Stuart immediately knew what had happened. “I was blown up slightly and turned around. I knew I had done damage, so I lifted my leg to see what damage was done. I could see my leg was gone at boot height because my lace was still attached to the remainder of my left leg.”
It was then that his military training kicked in. “It was just instinctive. Almost like I had done it before. I just sat up after it had happened and told nobody to move, because it pretty much confirmed it then that it was a minefield.”
“I got a tourniquet out and another soldier came over and helped me. Although it genuinely didn’t hurt at the time, I knew it wouldn’t be long until it did, so I got some morphine out and jabbed that into myself.”
To this day, Stuart isn’t sure how he was able to stay so calm. “I just had faith someone would come and get me. It’s when you start flapping that things can go wrong. Although, obviously, things did go wrong then it could have been a lot worse.”
It was, understandably, a shock. “You never think it will happen to you. Even when I saw my mate hurt, I still thought even then that it would just never happen to me. You do mine awareness training and you always just think it won’t happen to you.”
It was only the next day, when the RAF came to blow up the remaining mines in the area that Pearson got a sense of just how much worse it could have been if he had panicked and hadn’t followed his training with unmarked mines found throughout the area.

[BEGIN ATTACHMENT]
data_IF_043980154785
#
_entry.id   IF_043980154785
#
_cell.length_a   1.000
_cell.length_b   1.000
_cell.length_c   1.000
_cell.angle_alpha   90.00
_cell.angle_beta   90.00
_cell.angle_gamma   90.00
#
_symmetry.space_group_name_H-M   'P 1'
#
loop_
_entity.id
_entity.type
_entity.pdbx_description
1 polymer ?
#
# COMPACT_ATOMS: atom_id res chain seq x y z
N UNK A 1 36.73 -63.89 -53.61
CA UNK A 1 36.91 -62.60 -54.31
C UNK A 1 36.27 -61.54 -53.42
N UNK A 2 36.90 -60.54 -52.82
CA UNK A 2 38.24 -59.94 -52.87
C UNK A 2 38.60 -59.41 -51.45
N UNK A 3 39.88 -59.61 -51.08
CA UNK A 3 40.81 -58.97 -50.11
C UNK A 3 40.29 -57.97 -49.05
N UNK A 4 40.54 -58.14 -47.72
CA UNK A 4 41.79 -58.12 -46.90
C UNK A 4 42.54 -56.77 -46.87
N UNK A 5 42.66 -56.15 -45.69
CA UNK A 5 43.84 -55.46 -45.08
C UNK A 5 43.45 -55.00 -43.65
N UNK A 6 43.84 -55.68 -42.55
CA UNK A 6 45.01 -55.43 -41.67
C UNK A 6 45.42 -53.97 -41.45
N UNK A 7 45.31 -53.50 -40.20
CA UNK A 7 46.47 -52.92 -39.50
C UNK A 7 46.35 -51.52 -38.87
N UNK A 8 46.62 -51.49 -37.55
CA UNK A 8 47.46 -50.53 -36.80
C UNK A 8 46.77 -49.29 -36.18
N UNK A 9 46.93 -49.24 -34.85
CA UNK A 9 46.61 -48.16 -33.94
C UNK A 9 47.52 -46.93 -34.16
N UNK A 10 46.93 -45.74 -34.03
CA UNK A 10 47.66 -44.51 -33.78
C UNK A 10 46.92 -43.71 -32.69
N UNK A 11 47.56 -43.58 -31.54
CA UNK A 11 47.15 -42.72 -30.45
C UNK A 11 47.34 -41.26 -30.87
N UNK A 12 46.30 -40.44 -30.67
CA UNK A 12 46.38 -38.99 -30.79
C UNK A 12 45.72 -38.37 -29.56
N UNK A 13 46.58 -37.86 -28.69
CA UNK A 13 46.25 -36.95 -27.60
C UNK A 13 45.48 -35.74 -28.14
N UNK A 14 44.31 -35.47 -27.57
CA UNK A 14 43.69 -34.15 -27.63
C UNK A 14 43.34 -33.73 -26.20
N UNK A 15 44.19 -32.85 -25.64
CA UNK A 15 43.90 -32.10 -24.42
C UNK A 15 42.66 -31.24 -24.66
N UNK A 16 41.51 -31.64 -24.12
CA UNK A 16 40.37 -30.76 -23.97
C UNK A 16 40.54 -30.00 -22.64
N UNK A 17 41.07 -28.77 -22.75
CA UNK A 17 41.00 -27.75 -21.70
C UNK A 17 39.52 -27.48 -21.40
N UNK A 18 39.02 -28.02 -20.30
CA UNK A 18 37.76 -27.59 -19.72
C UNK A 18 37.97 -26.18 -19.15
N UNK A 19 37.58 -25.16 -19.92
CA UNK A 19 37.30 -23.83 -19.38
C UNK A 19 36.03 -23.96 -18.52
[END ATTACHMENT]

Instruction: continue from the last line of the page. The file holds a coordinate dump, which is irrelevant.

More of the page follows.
Even after losing a limb, Pearson was determined not to let his injury get the better of him.
“There were certain things I was determined to do, but it was always one thing at a time. Just little achievements. Every day. One of the things I remember saying to myself in my hospital bed was that I was going to get back up skydiving again and sure enough I did.”
An avid sky diver with some 140 jumps to his name before the losing his leg, he’s gone on to take part in over 100 sky dives, often as part of BLESMA the limbless veterans’ charity. There’s a real sense that Pearson understands how lucky he is to be alive, given the situation he was once in, and is determined to live every day.
“You have to think about what you have got, not what you haven’t. I’ve still got my leg and my body and I have to make use of it,” he says. “I’m not Michael J. Fox. I can’t go back in time and change what happened. It’s just the way you have to be.”
Pearson is keen to highlight that, like Hammer in Mine, he was at least fortunate enough to have been trained to deal with this kind of situation – others are not so lucky.
On average, around 70 people a day falling victim to land mines with the majority being civilians – something Stuart is keen to highlight. “It’s not just the soldiers that have to deal with this on a regular basis, put also the public that live in these countries. It’s important to remember them as well.”
Mine is now available on Blu-ray, DVD and to digitally download.